As part of the deal, Brill's Content magazine will merge with Inside magazine to create a new monthly title, Inside Content. The companies have said that because of overlap they expect some layoffs. Financial terms were not disclosed.
The newly merged company also announced an expanded partnership with Primedia, which owns a 49 percent stake in Brill Media. Under the deal, Primedia's Media Central unit will gain "a variety of additional editorial services from the new Brill-Powerful Media combination," according to a statement.
In a press conference with reporters, Brill Media Chief Executive Steven Brill took pains to point out the revenue possibilities of the partnership.
"What we are presenting today, backed by 50,000 to 60,000 paying customers, is a (deal) where quality information on the Internet is going to command a price that is equal to that quality," Brill said.
Monday's announcement followed a flurry of speculation about the impending deal.
Powerful Media has about 100 employees and is believed to be quickly burning through its seed money as it struggles to meet subscription sales from its Web site. Earlier this year, the company considered a deal with Standard Media International, publisher of New Economy magazine The Industry Standard, but those talks unraveled as The Standard was suffering financial woes of its own. In February, The Standard cut 69 jobs, or 17 percent of its staff.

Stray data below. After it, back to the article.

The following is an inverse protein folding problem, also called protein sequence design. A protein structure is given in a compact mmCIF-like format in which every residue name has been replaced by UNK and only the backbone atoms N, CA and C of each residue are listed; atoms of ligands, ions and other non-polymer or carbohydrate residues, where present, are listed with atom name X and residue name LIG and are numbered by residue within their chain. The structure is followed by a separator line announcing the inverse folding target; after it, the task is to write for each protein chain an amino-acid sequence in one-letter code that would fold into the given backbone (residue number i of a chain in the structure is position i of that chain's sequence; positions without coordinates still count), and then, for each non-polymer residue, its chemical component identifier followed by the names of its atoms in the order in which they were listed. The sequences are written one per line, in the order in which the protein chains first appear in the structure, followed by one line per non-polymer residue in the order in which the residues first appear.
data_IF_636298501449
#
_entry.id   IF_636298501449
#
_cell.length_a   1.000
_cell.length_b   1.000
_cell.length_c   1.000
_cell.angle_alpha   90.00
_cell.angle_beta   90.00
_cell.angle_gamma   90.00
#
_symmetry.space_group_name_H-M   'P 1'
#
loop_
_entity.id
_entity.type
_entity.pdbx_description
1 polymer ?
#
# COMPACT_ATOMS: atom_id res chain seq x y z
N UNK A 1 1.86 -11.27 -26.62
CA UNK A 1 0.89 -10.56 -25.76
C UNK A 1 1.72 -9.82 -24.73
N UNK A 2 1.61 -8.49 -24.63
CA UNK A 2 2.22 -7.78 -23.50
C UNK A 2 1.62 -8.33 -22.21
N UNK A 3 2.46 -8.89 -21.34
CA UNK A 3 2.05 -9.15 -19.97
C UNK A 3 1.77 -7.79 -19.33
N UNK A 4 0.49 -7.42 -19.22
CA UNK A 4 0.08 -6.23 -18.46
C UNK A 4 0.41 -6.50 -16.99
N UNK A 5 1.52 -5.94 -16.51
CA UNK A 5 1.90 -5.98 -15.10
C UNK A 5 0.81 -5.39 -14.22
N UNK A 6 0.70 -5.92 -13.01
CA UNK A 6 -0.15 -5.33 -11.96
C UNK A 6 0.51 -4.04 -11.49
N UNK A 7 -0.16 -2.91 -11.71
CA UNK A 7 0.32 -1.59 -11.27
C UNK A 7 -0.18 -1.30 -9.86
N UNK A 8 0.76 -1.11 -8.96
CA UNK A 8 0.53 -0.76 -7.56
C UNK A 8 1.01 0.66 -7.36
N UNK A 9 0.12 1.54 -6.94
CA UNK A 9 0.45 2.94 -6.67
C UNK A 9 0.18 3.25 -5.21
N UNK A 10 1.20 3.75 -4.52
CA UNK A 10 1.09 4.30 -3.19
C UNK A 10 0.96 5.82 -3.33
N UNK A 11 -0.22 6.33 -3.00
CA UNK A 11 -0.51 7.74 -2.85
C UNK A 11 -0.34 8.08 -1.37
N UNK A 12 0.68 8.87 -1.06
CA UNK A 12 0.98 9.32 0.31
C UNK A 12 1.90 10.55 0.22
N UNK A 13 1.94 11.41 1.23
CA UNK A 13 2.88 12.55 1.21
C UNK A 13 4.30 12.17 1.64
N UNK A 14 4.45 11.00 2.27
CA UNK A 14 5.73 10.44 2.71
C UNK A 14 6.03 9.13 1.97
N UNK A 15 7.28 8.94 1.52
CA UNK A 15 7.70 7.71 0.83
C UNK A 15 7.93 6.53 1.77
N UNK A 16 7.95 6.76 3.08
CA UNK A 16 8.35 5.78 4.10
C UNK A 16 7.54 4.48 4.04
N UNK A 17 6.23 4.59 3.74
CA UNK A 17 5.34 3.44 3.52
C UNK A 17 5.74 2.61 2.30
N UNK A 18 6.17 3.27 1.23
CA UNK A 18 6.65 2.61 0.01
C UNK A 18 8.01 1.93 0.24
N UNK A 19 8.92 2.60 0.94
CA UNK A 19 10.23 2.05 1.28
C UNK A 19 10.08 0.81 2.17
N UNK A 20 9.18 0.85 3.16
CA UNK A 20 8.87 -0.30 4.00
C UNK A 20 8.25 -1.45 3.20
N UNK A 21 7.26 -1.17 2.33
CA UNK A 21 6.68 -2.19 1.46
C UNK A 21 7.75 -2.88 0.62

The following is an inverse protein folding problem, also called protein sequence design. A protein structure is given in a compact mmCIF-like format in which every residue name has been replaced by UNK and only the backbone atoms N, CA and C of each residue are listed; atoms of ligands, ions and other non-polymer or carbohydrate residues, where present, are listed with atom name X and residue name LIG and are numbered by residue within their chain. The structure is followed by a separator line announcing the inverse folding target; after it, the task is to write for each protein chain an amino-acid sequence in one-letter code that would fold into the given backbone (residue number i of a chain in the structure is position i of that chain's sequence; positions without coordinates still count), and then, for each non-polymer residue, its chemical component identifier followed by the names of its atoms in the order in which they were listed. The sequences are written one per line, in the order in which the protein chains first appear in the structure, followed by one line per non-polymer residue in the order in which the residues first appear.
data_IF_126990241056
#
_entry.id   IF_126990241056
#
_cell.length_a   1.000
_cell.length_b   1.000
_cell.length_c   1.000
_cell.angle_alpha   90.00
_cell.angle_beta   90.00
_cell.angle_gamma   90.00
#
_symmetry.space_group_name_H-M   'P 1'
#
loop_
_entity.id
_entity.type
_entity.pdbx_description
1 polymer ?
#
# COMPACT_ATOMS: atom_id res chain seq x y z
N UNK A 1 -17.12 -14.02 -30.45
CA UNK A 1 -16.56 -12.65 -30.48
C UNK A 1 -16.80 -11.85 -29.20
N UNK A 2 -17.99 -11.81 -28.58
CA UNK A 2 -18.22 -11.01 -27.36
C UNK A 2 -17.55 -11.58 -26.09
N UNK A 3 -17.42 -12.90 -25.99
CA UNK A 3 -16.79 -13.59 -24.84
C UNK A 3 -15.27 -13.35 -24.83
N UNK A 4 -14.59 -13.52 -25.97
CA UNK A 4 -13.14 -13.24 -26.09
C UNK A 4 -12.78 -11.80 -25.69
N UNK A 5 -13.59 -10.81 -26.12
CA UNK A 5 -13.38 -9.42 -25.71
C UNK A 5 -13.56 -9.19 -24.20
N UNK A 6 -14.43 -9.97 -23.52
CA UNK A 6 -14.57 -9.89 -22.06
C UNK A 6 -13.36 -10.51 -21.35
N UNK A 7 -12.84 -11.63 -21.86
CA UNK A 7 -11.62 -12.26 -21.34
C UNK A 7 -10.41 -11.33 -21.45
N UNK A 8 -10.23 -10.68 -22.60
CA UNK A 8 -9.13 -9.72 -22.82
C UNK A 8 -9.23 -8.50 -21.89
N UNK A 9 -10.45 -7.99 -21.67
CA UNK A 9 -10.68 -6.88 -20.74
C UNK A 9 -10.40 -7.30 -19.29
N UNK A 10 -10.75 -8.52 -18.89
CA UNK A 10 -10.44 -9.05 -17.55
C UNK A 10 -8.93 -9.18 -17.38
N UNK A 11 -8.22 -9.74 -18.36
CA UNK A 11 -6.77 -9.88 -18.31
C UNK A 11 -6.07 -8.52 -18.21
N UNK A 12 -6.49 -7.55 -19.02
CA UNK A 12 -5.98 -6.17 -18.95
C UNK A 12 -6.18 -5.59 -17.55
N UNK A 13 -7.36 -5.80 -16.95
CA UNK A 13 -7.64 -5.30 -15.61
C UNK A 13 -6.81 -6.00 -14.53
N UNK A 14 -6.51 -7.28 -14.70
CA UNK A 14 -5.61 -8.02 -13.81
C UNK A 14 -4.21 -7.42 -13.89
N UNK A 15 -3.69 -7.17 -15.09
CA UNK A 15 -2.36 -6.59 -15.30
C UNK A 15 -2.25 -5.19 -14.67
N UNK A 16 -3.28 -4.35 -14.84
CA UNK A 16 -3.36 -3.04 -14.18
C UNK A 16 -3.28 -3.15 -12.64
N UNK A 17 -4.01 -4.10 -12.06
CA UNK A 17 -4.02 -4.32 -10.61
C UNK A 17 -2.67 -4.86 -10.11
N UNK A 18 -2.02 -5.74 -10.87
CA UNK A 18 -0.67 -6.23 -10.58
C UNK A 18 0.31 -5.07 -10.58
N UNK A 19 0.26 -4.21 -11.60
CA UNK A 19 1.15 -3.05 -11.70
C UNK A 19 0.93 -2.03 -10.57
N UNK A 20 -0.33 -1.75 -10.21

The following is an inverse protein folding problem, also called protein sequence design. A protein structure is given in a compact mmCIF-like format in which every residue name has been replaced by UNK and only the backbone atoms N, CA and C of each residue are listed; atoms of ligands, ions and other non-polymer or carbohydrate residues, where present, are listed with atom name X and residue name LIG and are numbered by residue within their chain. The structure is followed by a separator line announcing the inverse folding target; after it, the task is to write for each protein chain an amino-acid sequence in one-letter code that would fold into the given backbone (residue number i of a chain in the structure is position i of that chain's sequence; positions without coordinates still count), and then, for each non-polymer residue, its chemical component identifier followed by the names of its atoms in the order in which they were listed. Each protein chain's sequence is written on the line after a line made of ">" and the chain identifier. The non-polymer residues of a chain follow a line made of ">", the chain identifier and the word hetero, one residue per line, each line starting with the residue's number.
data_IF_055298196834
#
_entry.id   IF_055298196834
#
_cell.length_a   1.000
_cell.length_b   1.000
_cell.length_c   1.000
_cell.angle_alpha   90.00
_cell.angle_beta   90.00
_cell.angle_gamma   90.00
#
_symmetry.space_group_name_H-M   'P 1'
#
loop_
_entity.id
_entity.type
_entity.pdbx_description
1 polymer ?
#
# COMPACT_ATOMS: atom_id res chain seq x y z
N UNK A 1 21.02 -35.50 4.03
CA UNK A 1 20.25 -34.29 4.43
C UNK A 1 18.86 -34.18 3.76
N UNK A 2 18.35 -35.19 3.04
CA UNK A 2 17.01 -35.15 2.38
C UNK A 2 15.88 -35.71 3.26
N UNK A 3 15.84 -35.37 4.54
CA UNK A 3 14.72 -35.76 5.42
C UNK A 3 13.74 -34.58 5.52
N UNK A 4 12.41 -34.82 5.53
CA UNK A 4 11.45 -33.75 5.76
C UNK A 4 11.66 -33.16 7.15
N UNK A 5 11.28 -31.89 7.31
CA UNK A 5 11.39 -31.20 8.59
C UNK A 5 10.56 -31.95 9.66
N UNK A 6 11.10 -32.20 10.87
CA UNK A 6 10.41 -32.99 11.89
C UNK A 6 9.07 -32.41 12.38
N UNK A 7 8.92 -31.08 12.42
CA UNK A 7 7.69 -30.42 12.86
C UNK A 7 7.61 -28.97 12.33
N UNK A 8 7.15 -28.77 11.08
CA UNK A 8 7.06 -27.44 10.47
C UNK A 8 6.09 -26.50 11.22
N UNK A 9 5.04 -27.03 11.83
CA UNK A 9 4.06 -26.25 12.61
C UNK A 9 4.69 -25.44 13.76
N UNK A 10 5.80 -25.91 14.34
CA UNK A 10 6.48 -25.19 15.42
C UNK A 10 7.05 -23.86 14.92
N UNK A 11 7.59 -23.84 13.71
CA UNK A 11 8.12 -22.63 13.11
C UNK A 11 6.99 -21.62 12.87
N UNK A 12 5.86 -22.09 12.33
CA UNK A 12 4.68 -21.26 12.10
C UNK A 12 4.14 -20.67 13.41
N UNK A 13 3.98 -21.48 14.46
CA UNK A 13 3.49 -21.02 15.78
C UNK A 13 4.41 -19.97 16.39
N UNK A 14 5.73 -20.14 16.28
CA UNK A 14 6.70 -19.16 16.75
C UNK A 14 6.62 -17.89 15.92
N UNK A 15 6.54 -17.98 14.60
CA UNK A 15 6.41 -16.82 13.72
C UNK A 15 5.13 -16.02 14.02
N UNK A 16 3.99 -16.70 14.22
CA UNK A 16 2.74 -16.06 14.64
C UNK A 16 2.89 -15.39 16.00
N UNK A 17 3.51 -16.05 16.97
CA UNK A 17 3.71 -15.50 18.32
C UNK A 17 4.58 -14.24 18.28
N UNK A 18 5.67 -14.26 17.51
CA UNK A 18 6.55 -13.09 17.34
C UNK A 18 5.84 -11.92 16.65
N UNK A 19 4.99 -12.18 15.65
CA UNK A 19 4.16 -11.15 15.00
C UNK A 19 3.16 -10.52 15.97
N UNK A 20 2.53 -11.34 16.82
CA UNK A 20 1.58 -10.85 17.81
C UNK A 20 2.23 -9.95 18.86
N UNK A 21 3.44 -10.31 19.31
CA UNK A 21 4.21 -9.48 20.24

With the Brill Media acquisition, Inside.com will offer a combination of free and paid content. The site will host material from Media Central's 170 trade publications, data books and conferences.
Limited paid content will be available to Inside Content subscribers, and people who subscribe to Media Central trade publications will have full access to all articles, including daily updates that will be mailed or faxed in hard copy.
Paid content will also be available for download on the site, including a popular media business newsletter by Paul Kagan.
"Last year Kagen.com did something like $300,000 in revenue from people who went there and wanted to download a back issue of the newsletter," Brill said. "This was with a Web site that nobody knew about."
Several online content Web sites including Variety.com, Salon.com and Britannica.com have recently turned to subscription models in attempts to generate revenue in the face of slowing online advertising sales. Others have pushed to sell larger ads or consolidate operations and cut staff.
Brill will continue to be the managing general partner and CEO of Brill Media. Powerful Media co-founder and Chairman Kurt Andersen will become vice chairman of Brill Media and share responsibility with the CEO for the general oversight of the venture. He also will work on a TV project for the new company, the details of which were not announced.